OzSAGE welcomes the collection of detailed data on transmission in schools, presented in the NCIRS report “COVID-19 Delta variant in schools and early childhood education and care services in NSW, Australia: 16 June to 31 July 2021”. The report shows that transmission risk is five times higher for Delta than previous variants of SARS-COV-2, and also confirms that children and adults working in schools and child-care are at risk of infection, and that this can then spread in affected households. The attack rate is lower in educational facilities than in households. The report showed that 2.4% (70/2864) required hospital admission between June 16-August 19th. There are currently almost 30,000 active cases (all ages) in Australia, which would translate to hundreds of children requiring hospitalisation. As the epidemic grows, particularly once schools open and restrictions are lifted, this will translate to substantial numbers of children needing inpatient care.
Importantly the data for this report was collected during a period of low epidemic activity (three cases on June 16th to 212 daily new cases by July 31), when schools were only open to children of essential workers, reflected in the small number of infected individuals (59) attending school settings during that time. School activities were heavily restricted due to the lockdown in NSW, and classrooms were sparsely populated. The report notes that only the early childhood education and care services (ECECS), which had the largest proportion of cases, were fully open during the study period. Schools were closed or partially attended during this period.. This means that conclusions cannot safely be drawn from this data about what covid transmission we can expect to find in schools during normal operating conditions or when there are high numbers of community cases.
The report does not mention Aboriginal and Torres Strait Islander children.
It does not mention the legal duty of educational facilities under work health and safety legislation to provide a safe environment, nor any mitigations to make the school environment safer for all.
As schools re-open in October 2021 over 1000 daily cases in the community are likely, and if restrictions are relaxed there will be full classrooms and a high level of mixing amongst children. This is a warning of impact on a much larger scale when schools re-open with widespread epidemic activity and most children unvaccinated. A recent Center for Diseases Control (USA) study predicts that 75% of school-children would get infected in three months in the absence of vaccines and masks. Safe air is a key issue in schools, and we commend the plans for safe indoor air in Victorian schools, advised by expert paediatricians, building on their work on safe schools from 2020. The NSW Teachers Federation president has called for similar measures in NSW schools.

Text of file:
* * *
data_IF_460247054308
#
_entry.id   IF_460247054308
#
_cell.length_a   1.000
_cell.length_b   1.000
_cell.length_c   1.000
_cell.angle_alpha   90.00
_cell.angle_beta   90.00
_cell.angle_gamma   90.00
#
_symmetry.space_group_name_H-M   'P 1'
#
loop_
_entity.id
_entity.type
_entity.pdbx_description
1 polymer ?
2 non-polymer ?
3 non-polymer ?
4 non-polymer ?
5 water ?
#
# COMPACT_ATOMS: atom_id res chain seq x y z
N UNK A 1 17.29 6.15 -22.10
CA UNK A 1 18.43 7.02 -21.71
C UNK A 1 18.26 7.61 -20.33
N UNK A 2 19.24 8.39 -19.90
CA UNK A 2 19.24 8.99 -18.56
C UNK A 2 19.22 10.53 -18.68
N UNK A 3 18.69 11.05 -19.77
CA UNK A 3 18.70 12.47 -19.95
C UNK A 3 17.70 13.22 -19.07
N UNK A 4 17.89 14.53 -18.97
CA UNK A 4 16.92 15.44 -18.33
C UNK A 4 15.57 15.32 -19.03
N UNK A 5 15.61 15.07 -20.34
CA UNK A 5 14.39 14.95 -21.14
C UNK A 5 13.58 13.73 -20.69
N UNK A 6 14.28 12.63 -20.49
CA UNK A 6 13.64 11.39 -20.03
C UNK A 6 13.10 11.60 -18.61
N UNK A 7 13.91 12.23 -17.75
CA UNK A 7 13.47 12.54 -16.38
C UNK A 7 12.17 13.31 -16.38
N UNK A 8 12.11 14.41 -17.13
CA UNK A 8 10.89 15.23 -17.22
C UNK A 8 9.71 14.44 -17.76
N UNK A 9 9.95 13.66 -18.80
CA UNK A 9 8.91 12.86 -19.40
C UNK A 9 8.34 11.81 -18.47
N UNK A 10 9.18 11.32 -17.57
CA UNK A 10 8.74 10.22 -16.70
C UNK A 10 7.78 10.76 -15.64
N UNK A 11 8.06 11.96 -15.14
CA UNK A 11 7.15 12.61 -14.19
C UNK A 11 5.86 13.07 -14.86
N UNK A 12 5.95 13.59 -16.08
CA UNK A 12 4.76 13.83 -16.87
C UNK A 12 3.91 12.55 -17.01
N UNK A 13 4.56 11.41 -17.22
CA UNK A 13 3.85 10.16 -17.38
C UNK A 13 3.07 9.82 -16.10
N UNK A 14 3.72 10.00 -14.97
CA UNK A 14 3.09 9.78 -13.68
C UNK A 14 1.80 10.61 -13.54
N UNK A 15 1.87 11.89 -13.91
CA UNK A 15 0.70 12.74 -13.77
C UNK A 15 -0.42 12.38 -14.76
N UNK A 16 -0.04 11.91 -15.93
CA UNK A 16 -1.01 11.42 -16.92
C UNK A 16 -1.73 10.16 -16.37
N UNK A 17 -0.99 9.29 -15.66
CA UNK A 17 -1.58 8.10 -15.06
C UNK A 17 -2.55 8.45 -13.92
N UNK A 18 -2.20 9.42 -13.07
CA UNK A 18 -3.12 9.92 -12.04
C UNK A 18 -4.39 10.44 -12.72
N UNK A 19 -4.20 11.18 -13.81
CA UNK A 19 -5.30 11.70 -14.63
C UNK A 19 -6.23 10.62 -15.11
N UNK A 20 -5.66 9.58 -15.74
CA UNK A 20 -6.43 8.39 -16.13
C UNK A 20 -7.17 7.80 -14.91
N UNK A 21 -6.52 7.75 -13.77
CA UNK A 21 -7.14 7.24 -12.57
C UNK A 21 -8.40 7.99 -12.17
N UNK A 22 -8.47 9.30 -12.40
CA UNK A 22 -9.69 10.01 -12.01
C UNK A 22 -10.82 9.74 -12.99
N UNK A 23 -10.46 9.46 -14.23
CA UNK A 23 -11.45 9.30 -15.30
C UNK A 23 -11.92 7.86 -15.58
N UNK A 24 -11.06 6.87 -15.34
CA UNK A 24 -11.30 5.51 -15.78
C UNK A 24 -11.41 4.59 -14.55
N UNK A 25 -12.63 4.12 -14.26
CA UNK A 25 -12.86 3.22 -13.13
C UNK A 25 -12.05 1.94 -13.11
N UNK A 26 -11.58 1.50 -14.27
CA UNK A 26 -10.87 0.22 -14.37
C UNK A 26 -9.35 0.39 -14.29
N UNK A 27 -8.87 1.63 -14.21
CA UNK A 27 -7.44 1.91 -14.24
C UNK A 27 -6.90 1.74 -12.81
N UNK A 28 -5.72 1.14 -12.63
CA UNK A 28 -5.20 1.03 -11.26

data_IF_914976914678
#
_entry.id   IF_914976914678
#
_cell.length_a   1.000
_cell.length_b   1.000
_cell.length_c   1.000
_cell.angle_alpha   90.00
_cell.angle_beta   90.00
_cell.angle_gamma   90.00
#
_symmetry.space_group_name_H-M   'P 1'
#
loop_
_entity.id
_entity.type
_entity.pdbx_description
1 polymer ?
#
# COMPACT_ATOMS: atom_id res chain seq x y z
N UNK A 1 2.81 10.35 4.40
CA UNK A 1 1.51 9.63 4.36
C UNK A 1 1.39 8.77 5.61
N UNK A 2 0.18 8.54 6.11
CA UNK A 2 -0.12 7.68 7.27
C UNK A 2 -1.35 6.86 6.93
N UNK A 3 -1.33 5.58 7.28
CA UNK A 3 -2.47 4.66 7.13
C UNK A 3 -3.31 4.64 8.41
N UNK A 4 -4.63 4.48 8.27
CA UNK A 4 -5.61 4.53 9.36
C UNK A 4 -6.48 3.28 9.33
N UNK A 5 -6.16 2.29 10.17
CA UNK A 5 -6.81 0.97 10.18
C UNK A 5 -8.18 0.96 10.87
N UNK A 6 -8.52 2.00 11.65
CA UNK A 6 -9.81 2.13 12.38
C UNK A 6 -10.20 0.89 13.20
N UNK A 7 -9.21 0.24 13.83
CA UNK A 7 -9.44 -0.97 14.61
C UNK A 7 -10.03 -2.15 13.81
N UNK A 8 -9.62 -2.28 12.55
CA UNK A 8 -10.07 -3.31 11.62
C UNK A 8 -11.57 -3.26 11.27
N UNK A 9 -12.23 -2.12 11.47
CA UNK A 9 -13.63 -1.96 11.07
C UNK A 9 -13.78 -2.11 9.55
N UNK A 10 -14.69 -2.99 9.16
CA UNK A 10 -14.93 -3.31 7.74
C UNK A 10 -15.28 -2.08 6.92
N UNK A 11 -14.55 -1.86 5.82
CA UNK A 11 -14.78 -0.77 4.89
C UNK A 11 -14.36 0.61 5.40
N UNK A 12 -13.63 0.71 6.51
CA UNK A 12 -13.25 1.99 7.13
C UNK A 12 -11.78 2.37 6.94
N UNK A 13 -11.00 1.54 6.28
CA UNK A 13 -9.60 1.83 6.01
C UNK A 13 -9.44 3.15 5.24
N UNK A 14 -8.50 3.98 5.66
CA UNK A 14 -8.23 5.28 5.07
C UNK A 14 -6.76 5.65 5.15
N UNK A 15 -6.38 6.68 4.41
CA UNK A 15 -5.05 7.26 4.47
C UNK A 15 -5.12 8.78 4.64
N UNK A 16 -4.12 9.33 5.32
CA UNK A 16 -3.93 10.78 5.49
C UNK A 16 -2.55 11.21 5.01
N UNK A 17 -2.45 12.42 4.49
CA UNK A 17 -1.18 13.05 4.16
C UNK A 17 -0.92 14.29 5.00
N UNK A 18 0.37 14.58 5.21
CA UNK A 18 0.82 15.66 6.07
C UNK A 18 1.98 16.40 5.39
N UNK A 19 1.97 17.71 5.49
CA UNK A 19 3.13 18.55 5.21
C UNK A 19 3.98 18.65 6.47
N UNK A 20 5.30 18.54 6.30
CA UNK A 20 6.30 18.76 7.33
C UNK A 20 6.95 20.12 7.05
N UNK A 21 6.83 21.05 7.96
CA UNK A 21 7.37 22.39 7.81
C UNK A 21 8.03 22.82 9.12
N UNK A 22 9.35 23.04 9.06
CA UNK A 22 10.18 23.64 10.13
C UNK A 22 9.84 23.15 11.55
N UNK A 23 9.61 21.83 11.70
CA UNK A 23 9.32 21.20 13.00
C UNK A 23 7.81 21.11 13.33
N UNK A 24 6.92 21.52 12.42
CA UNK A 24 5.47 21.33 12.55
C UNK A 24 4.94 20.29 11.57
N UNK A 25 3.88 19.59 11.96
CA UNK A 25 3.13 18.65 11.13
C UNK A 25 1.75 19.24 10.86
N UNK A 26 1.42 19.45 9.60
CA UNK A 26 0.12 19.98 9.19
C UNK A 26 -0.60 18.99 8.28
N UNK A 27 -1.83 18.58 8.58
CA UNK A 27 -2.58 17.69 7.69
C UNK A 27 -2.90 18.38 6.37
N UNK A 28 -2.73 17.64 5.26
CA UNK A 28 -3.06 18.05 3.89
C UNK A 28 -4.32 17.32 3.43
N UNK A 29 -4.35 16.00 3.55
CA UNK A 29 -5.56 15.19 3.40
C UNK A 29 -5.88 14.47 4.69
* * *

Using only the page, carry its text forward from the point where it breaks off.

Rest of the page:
Australian children 12 and over, who are eligible for vaccination, are not expected to have high rates of vaccination until 2022, with vaccination of this group commencing in September and supply restrictions persisting. OzSAGE is concerned about children under 12 years old in schools and early childhood education and care services (ECECS) who will remain unvaccinated during this period.
We can see what is likely to happen in Australia by looking overseas, to places where schools have already reopened with substantial community transmission. For instance, in Florida schools were “drowning” in cases within one week of starting term. In California, one case study showed an attack rate (number of students infected) of 50% in one affected classroom.
In England the delta variant took hold during May 2021. English schools took a cautious approach, placing school children in “bubbles” – groups which did not mix. After school, children were required to go directly home and not be in contact with anyone else. Nonetheless, within three months, more children were getting infected than ever before. Cases in July 2021 were around double the previous worst month of December 2020.